“…please ask the toddler to explain why they are not both examples of free expression. Remember the law introduced by New Labour …”

    Enough said.

    H: you are not worth debating. I still cannot decide whether you are evil or just very, very stupid.

    Or (thankfully) both: if you were not so stupid, you’d clearly be very dangerous.

    As it is, we’ll probably tolerate you after the revolution.

    • sackcloth and ashes said,

      ‘I still cannot decide whether you are evil or just very, very stupid’.

      He’s a swanker. He’s both. And it’s no surprise to see him siding with the zealots. Swuppie scum would sell their souls for any political advantage, if they had any.

  10. SteveH said,

    Dont really understand why you cut the sentence off at New Labour.

    Who said I was debating btw?

    But I guess you are avoiding the question because you can’t answer it.

    In the USA this has been an area of serious debate, really liberal lawyers have defended neo Nazi’s for example, this is how seriously some people take freedom of speech. Here the debate is narrower, fitting in with the narrow concerns of Dawkins et al.

  11. Jim Denham said,

    “Dont really understand why you cut the sentence off at New Labour.”

    Yup: definitely stupid. Case now proven beyond reasonable doubt.

    Evil? probably. But the jury’s still out.

  12. SteveH said,

    I am actually suspecting you are the stupid one but don’t realise it!

  13. Clive said,

    SteveH – it’s true there are those who take an extreme ‘libertarian’ approach to freedom of speech, and argue it should include, literally, anything. The most notorious case of such a view on the left was the decision by Chomsky to write a foreward to a book by a Holocaust denier – a decision he defended on ‘free speech’ grounds.

    But it doesn’t follow that anyone who takes a less extreme view is thereby caught out in some hopeless illogic. It is a commonplace of all debate about free speech going back to at least Mill that things which *harm* other people are not in the same category as things which don’t.

    And I doubt anyone, even Chomsky, would take very kindly to someone, say, standing outside their house screaming ‘This man rapes babies twice a day! He is personally responsible for my own manic depression! He slaughtered an entire family of refugees right in front of me in my front room!’

    The Jesus and Mo cartoon isn’t really in that category. Now is it.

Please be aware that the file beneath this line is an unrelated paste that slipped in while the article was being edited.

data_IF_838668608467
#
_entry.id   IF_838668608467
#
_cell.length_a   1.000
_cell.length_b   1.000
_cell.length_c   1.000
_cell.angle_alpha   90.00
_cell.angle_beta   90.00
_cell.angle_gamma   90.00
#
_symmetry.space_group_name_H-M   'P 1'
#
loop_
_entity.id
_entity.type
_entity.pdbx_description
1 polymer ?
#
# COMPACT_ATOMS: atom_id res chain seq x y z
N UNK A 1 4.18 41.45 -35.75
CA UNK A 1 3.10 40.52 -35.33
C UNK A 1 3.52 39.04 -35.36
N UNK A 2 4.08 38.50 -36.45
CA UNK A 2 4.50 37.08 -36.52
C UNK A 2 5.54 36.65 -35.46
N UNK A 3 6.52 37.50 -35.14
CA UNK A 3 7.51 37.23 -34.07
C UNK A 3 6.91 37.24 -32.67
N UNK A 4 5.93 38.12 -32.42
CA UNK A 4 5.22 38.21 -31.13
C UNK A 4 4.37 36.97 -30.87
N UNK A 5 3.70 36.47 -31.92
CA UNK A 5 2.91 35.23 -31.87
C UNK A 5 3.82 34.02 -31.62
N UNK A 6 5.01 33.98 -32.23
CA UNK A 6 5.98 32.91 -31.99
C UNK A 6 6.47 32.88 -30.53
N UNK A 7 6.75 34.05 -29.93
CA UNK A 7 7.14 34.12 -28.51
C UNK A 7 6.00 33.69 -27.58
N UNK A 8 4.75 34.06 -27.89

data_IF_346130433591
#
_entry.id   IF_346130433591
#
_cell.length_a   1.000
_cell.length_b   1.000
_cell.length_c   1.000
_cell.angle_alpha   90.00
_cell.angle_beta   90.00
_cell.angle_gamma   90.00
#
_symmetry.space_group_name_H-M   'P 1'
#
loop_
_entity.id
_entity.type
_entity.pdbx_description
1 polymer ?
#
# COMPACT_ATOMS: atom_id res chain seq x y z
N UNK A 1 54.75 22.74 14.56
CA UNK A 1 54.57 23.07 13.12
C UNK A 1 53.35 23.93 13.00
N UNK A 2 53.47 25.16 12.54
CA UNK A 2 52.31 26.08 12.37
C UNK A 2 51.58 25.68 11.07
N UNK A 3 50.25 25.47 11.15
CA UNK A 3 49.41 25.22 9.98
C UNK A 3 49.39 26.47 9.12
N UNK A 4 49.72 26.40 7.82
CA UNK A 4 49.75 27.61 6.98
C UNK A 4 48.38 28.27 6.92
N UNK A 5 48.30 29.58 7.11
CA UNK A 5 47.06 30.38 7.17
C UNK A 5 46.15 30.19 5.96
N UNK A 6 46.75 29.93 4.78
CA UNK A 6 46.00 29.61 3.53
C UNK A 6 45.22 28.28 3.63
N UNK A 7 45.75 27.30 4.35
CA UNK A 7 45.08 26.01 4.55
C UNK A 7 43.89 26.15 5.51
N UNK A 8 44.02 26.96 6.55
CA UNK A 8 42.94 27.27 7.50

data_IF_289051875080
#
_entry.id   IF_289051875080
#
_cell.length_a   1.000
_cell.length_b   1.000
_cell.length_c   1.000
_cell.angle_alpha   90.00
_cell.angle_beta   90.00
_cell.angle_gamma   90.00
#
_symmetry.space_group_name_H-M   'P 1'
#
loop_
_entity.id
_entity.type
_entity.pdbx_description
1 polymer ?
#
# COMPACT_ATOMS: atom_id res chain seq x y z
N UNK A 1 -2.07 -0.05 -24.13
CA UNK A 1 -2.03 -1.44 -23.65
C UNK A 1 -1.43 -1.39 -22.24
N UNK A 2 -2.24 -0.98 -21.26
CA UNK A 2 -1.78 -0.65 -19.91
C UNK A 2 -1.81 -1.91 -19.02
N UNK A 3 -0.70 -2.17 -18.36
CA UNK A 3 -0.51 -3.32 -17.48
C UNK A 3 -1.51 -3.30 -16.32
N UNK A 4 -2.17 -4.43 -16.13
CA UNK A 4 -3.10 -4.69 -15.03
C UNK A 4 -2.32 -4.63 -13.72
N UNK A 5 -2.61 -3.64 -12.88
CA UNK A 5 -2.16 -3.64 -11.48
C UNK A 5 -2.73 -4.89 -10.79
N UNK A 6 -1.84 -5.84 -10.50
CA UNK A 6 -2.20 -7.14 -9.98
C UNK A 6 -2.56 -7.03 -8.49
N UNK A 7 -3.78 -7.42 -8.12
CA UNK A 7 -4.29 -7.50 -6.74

14. Sarah AB said,

    Quite. I recently read someone arguing that the homophobic leaflets should be allowed on free speech grounds, and that’s a position I can certainly understand as part of a consistent libertarian approach..

    At the rally people distinguished between hate speech on grounds of sexuality, gender, race, disability – and criticism or mockery of ideas. One SWP poster described the posting of a Jesus and Mo cartoon as a sign of a ‘festering undercurrent of racism’. That’s just ridiculous. One speaker described the real problem of anti-Muslim bigotry, and asserted (I think correctly) that this has nothing to do with Jesus and Mo. (Though it might have something to do with souped up stories in the tabloids.)

  15. sackcloth and ashes said,

    Talking of ‘festering racism’, did the SWP expel Sean Wallis when he spread anti-Semitic smears that originated from a neo-Nazi website?

    http://www.fairplaycg.org.uk/2009/05/ucu-whatever-did-he-mean-by-that/

  16. SteveH said,

    “I recently read someone arguing that the homophobic leaflets should be allowed on free speech grounds, and that’s a position I can certainly understand as part of a consistent libertarian approach.. ”

    Of course that position leads down the Claire Fox road, not somehere I want to follow. My problem is the use of the word free expression – I find it politically neutral and frankly a total misuse of the term. I have no problem with the state restricting the use of bigoted material. I take the view that society develops these boundaries as part of the dialectical ebb and flow. As part of the battle for democracy. And while it is always in motion the actual snapshot position is a combination of a given time and place. But that ebb and flow needs a bit of Pete Tactchell (or Dawkins) direct action now and again. Making himself a nuisance will pay off, he will go to his grave knowing he made a productive contribution. Sometimes direct action can be taken up by more reactionary elements, the church have recently latched onto this. EG the issue around prayers at council meetings has prompted the church to portray itself as an oppressed minority, maybe they are right about that. On the issue of banning homophobic material, I would support that, on the prayer issue I would support the removal of the prayer. On locking people up for calling for riots online, I am against that and would join a rally to defend these people. Take each case on its merits. But from a legal point of view this has its problems, hence you get imperfect legislation such as New Labour’s law against incitement to religious hatred. A law which was passed in response to a real material situation.

    I see these laws being the same as rules and standards. Marxists have supported the state setting down standards, eg in Education. Why not have standards in public life that reflect the latest developments in civil society?

    The complication is that in some places this restriction is at absurd levels, as in Saudi Arabia. But that is no less a reflection of time and place. Screaming at all the injustice has its place but also its limitations. The real is the rational and rational is the real is still the truest bloody word Hegel ever said!